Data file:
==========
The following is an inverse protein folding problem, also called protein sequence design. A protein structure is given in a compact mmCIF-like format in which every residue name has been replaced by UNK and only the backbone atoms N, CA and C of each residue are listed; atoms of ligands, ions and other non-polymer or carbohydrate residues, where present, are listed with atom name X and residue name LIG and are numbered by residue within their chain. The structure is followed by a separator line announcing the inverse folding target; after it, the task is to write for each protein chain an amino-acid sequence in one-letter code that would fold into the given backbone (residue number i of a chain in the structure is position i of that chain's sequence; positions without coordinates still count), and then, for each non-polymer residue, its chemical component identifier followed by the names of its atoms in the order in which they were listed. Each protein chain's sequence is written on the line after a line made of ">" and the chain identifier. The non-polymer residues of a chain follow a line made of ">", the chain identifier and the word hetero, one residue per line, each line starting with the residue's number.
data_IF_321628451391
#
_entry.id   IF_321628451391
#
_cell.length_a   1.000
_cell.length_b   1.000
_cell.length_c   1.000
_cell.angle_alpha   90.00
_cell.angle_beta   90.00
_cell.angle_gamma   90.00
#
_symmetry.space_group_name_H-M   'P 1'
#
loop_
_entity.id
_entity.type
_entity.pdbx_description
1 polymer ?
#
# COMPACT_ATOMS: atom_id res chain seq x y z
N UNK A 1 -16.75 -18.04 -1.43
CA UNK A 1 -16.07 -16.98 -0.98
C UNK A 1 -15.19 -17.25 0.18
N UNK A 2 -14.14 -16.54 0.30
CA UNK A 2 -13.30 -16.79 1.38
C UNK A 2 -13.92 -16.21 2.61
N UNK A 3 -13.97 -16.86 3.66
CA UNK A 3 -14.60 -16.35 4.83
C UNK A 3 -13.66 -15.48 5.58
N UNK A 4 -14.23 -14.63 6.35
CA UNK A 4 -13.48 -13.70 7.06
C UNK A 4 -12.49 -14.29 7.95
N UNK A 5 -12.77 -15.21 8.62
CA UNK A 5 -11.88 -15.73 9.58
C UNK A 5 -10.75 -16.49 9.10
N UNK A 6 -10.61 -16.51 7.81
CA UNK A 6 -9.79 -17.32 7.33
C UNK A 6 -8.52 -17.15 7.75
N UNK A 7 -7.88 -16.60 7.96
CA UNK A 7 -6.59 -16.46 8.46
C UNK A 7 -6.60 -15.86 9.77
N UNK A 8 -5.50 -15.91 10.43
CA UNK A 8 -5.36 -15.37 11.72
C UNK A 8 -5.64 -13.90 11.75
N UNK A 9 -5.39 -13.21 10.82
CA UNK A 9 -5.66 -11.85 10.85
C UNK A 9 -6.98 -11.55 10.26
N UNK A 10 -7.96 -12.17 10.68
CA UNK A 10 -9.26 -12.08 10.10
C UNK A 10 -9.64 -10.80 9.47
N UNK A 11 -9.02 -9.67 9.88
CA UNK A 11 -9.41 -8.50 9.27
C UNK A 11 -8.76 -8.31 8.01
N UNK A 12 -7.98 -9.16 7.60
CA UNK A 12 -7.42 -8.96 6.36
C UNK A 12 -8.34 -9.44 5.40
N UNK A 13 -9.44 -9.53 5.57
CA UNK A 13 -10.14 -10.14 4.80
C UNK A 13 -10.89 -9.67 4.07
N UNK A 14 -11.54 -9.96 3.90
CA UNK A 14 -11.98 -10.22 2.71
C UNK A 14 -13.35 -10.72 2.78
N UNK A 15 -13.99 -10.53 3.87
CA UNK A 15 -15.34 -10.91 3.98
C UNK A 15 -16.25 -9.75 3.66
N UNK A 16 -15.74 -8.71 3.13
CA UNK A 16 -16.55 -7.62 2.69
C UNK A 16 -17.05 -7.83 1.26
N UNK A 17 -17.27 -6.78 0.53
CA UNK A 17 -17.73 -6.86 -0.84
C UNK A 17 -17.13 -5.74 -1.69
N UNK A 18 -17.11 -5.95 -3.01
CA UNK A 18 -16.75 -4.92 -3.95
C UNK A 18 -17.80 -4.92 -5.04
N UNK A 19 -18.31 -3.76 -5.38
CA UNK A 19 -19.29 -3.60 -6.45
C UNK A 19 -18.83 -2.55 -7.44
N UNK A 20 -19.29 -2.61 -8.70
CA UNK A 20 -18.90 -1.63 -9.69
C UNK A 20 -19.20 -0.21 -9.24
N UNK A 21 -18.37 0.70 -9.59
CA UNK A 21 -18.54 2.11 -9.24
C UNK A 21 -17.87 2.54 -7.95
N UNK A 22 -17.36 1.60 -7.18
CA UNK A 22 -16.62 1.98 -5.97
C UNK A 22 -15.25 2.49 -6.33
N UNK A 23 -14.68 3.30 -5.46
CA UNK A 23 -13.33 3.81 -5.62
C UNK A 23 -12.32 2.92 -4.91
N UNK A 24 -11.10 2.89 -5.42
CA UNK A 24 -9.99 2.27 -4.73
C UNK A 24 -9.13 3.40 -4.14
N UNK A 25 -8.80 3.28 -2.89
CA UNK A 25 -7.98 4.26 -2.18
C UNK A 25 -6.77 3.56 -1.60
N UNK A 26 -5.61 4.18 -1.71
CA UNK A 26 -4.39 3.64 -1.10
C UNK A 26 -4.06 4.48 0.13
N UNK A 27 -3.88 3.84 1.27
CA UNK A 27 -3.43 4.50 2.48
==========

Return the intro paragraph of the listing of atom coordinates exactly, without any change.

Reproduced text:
The following is an inverse protein folding problem, also called protein sequence design. A protein structure is given in a compact mmCIF-like format in which every residue name has been replaced by UNK and only the backbone atoms N, CA and C of each residue are listed; atoms of ligands, ions and other non-polymer or carbohydrate residues, where present, are listed with atom name X and residue name LIG and are numbered by residue within their chain. The structure is followed by a separator line announcing the inverse folding target; after it, the task is to write for each protein chain an amino-acid sequence in one-letter code that would fold into the given backbone (residue number i of a chain in the structure is position i of that chain's sequence; positions without coordinates still count), and then, for each non-polymer residue, its chemical component identifier followed by the names of its atoms in the order in which they were listed. Each protein chain's sequence is written on the line after a line made of ">" and the chain identifier. The non-polymer residues of a chain follow a line made of ">", the chain identifier and the word hetero, one residue per line, each line starting with the residue's number.